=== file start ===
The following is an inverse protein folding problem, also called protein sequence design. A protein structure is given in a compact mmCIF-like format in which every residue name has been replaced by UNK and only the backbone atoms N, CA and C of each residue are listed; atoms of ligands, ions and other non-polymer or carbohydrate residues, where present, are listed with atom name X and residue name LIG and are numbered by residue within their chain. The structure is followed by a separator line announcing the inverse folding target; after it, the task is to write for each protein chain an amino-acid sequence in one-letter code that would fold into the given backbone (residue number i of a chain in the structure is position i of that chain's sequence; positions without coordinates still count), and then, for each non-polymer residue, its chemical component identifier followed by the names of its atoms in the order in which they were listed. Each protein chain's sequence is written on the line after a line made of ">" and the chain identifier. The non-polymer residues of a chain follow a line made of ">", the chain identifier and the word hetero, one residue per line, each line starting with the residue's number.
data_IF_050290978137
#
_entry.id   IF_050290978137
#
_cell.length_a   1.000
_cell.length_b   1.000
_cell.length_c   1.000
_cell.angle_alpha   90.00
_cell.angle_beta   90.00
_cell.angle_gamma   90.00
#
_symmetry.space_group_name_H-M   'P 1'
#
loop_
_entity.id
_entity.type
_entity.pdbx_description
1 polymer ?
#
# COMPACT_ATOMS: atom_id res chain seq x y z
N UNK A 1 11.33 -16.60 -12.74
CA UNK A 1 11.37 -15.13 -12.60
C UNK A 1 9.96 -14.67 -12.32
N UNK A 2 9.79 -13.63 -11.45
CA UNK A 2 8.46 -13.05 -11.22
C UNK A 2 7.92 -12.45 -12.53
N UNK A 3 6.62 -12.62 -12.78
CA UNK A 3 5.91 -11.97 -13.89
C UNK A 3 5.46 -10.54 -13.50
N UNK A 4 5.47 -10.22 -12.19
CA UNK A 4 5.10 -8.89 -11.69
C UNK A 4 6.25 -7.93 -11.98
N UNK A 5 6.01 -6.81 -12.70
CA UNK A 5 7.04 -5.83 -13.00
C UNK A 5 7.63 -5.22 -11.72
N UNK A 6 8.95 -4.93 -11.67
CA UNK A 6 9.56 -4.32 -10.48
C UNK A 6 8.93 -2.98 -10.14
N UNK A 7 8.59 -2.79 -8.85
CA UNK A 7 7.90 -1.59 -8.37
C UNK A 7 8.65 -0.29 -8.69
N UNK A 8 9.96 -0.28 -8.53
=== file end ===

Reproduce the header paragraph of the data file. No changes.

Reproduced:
The following is an inverse protein folding problem, also called protein sequence design. A protein structure is given in a compact mmCIF-like format in which every residue name has been replaced by UNK and only the backbone atoms N, CA and C of each residue are listed; atoms of ligands, ions and other non-polymer or carbohydrate residues, where present, are listed with atom name X and residue name LIG and are numbered by residue within their chain. The structure is followed by a separator line announcing the inverse folding target; after it, the task is to write for each protein chain an amino-acid sequence in one-letter code that would fold into the given backbone (residue number i of a chain in the structure is position i of that chain's sequence; positions without coordinates still count), and then, for each non-polymer residue, its chemical component identifier followed by the names of its atoms in the order in which they were listed. Each protein chain's sequence is written on the line after a line made of ">" and the chain identifier. The non-polymer residues of a chain follow a line made of ">", the chain identifier and the word hetero, one residue per line, each line starting with the residue's number.